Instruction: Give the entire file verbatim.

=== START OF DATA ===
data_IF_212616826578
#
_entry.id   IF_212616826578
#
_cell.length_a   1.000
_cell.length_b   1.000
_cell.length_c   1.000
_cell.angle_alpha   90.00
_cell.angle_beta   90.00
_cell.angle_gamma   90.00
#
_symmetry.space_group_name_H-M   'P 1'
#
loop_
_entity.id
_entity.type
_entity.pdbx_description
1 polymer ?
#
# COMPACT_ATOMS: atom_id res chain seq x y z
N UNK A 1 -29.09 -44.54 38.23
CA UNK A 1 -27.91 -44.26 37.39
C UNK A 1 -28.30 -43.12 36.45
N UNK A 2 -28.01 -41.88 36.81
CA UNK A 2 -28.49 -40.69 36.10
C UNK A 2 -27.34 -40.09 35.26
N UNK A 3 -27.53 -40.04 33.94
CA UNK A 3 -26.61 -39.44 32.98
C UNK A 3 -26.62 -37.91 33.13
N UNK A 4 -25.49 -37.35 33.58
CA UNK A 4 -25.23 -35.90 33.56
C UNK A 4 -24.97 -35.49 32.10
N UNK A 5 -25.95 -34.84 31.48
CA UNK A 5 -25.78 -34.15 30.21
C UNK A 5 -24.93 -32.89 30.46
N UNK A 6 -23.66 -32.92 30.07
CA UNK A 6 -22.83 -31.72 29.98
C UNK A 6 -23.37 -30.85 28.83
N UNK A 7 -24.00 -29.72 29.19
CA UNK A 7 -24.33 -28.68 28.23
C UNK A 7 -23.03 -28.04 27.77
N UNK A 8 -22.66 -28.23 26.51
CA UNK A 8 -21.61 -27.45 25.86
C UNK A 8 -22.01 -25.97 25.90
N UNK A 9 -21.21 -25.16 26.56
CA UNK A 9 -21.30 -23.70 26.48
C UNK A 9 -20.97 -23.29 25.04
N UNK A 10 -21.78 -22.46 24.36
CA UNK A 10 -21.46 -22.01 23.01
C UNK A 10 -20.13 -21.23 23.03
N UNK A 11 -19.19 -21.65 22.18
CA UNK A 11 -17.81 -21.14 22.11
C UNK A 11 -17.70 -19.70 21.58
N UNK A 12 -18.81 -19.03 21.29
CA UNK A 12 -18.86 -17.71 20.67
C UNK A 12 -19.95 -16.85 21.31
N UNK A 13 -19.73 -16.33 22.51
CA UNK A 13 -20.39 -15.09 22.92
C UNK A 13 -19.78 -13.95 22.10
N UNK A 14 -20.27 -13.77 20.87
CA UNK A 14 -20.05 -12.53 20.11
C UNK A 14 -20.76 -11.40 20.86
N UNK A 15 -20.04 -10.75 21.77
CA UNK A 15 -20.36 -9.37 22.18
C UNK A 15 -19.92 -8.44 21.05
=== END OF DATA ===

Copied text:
data_IF_212616826578
#
_entry.id   IF_212616826578
#
_cell.length_a   1.000
_cell.length_b   1.000
_cell.length_c   1.000
_cell.angle_alpha   90.00
_cell.angle_beta   90.00
_cell.angle_gamma   90.00
#
_symmetry.space_group_name_H-M   'P 1'
#
loop_
_entity.id
_entity.type
_entity.pdbx_description
1 polymer ?
#
# COMPACT_ATOMS: atom_id res chain seq x y z
N UNK A 1 -29.09 -44.54 38.23
CA UNK A 1 -27.91 -44.26 37.39
C UNK A 1 -28.30 -43.12 36.45
N UNK A 2 -28.01 -41.88 36.81
CA UNK A 2 -28.49 -40.69 36.10
C UNK A 2 -27.34 -40.09 35.26
N UNK A 3 -27.53 -40.04 33.94
CA UNK A 3 -26.61 -39.44 32.98
C UNK A 3 -26.62 -37.91 33.13
N UNK A 4 -25.49 -37.35 33.58
CA UNK A 4 -25.23 -35.90 33.56
C UNK A 4 -24.97 -35.49 32.10
N UNK A 5 -25.95 -34.84 31.48
CA UNK A 5 -25.78 -34.15 30.21
C UNK A 5 -24.93 -32.89 30.46
N UNK A 6 -23.66 -32.92 30.07
CA UNK A 6 -22.83 -31.72 29.98
C UNK A 6 -23.37 -30.85 28.83
N UNK A 7 -24.00 -29.72 29.19
CA UNK A 7 -24.33 -28.68 28.23
C UNK A 7 -23.03 -28.04 27.77
N UNK A 8 -22.66 -28.23 26.51
CA UNK A 8 -21.61 -27.45 25.86
C UNK A 8 -22.01 -25.97 25.90
N UNK A 9 -21.21 -25.16 26.56
CA UNK A 9 -21.30 -23.70 26.48
C UNK A 9 -20.97 -23.29 25.04
N UNK A 10 -21.78 -22.46 24.36
CA UNK A 10 -21.46 -22.01 23.01
C UNK A 10 -20.13 -21.23 23.03
N UNK A 11 -19.19 -21.65 22.18
CA UNK A 11 -17.81 -21.14 22.11
C UNK A 11 -17.70 -19.70 21.58
N UNK A 12 -18.81 -19.03 21.29
CA UNK A 12 -18.86 -17.71 20.67
C UNK A 12 -19.95 -16.85 21.31
N UNK A 13 -19.73 -16.33 22.51
CA UNK A 13 -20.39 -15.09 22.92
C UNK A 13 -19.78 -13.95 22.10
N UNK A 14 -20.27 -13.77 20.87
CA UNK A 14 -20.05 -12.53 20.11
C UNK A 14 -20.76 -11.40 20.86
N UNK A 15 -20.04 -10.75 21.77
CA UNK A 15 -20.36 -9.37 22.18
C UNK A 15 -19.92 -8.44 21.05